From your research, it’s clear that in many cases, kids are suffering not despite parent’s efforts to set them up for success but because of them. How did we get to a place where the intensive, sometimes martyring work that so many parents are doing — like scheduling tons of activities or pushing kids to take harder classes — actually accomplishes the opposite of what they hope for?
Over the last several decades, the world has grown much more unequal. There has been the crush of the middle-class, globalization, and there is now a steep divide between the haves and the have-nots. The goal of parenting is to raise people who will thrive, make our society richer, carry democracy forward, and live a fulfilling life when we’re no longer there. We live in a country with steep inequity and no social safety nets. So parents are tasked with what another researcher I interviewed called “status safeguarding” their kids, creating these individualized safety nets to make sure that their kids land on the right side of this huge economic divide. That’s really what intensive parenting is all about, whether we’re aware of it or not.
A lightbulb moment for me was an interview with Rick Weissbourd, who’s at Harvard's Making Caring Common Project. He said that parents have bet big that the surest path for our kids to end up in a good place is to strap the name of a quote “good college” on them, like a life vest in a sea of uncertainty. But unfortunately, what we’re seeing is that the safety vests we are trying to put on our kids with the best intentions are drowning too many of them. It becomes a lead vest.
A child’s resilience rests fundamentally on the resilience of the adults in their lives. And the adults’ resilience rests primarily on their relationships.
What follows is this idea that parents should be holding kids back at times, instead of pushing them forward. Encouraging kids to do less sounds like a pretty radical idea. But you talk about reframing the role of parents as “balance-keepers.”
We are our children’s prefrontal cortex. In the words of child psychologist Lisa Damour, it is about helping our kids be energy efficient, teaching them how to live a life that is balanced. If they are going to overwork in this narrow band of academic excellence, they are not developing the other areas that create a full life and give our kids the well-being that we so desperately want for them. Challenge Success, which is a nonprofit affiliated with Stanford University, calls it PDF: Every child every day should have playtime, downtime, and family time. If they are not able to have that, then you know there’s an imbalance. But the kids are too young to know that.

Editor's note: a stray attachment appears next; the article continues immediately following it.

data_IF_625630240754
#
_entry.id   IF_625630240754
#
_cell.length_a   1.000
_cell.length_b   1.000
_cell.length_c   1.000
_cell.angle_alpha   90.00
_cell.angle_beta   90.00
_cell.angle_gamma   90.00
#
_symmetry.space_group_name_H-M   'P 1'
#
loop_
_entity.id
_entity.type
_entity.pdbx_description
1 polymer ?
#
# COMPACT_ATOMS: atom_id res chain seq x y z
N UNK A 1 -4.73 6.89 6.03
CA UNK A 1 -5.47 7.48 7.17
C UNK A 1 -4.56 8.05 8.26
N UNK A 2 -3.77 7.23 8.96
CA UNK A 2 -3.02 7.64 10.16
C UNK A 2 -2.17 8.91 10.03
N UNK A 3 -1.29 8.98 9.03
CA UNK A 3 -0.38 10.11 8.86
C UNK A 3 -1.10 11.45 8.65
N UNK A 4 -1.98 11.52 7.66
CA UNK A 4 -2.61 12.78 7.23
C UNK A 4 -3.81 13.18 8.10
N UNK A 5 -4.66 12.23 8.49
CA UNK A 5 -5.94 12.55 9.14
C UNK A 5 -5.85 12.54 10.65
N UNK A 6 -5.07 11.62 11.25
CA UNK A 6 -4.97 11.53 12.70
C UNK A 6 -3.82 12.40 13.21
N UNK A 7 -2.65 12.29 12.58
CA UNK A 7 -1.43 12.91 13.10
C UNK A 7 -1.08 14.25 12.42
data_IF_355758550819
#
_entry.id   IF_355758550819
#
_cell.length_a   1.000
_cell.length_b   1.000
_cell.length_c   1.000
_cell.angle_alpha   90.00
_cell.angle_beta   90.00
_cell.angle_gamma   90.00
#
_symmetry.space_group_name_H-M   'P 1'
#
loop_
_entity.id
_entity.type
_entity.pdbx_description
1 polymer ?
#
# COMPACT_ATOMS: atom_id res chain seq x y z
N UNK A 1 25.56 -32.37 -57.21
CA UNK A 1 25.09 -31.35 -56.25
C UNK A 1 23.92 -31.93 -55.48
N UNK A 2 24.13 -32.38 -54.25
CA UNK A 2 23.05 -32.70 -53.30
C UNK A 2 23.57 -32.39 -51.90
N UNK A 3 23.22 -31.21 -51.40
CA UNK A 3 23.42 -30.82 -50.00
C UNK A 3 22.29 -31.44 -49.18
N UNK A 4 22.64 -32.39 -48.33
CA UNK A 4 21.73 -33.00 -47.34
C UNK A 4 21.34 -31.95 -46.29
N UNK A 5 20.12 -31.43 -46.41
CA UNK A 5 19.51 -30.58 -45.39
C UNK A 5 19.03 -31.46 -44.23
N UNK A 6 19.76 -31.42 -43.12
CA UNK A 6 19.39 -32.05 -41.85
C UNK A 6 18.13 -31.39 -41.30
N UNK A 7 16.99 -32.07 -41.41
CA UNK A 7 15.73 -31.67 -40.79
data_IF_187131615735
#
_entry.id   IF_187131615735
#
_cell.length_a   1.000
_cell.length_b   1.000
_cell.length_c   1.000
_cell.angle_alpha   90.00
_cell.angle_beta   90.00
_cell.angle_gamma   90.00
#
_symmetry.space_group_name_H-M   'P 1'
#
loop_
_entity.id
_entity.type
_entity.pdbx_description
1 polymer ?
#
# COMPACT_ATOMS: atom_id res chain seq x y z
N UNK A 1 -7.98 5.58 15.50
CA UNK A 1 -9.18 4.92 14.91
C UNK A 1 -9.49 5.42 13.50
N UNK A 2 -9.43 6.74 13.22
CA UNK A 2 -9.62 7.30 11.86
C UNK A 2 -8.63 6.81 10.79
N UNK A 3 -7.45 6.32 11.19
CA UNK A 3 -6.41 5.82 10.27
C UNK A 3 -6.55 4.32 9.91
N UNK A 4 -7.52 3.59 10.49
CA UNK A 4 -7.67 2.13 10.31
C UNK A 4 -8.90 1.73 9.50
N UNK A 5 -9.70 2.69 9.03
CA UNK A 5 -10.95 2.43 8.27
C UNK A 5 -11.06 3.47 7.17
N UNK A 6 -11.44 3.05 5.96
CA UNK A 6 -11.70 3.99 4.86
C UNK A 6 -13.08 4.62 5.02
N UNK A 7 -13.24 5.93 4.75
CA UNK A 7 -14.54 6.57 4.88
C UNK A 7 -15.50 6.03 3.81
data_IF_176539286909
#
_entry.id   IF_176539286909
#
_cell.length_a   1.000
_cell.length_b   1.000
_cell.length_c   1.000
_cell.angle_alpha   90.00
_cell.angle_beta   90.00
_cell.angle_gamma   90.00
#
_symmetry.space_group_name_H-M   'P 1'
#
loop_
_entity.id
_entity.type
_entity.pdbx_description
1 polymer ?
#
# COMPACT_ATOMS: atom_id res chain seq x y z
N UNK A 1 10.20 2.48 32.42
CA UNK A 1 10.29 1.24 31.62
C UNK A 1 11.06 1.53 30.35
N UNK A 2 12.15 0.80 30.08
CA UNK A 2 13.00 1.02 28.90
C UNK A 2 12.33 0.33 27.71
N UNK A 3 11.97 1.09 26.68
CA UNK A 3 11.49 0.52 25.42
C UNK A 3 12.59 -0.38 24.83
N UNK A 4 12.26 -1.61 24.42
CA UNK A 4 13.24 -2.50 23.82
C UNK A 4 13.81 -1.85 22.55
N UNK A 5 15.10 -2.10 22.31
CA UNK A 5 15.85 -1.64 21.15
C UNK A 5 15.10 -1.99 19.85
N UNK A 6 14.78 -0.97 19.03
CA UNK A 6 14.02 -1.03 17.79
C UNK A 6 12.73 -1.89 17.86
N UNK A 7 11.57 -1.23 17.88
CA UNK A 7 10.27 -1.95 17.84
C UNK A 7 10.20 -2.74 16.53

So many of the words you’re using like “balance” and “well-being” are coming up in the broader cultural conversation around how adults also need to push against the narrow societal concept of achievement. In the book, you describe situations where struggling parents regulate their own anxieties through their children. And then the children regulate their emotions through their parents’ expectations. How can we break this terrible cycle?
The most surprising research finding of my four years of writing this book is that no matter if you have a child living in poverty or a child attending one of these competitive schools, the No. 1 thing a parent can do for a child in distress is make sure that the mental health and support system of the primary caregiver is intact. A child’s resilience rests fundamentally on the resilience of the adults in their lives. And the adults’ resilience rests primarily on their relationships.
What I found in these communities all over the country was that parents have friends, but they don’t have the bandwidth to invest in those friendships so they can become a source of support. We need people who see us and love us for who we are at our core, even in our spiraling moments, just like we need to be that support for our kids. It’s not about putting on your oxygen mask first, which we are all told to do. It is about having people who see you start to struggle and can put that mask on for you. It feels countercultural, but I have seen how it plays out in my own home. We need to put ourselves first for the well-being of our family. As researcher Suniya Luthar said to me, “If you won’t do it for yourself, do it for your kids.”
We are taught as parents that the most important thing is to raise our children to be independent adults. But there is a more profound skill that we need to give our kids if we want to protect their mental health: the skills of interdependence.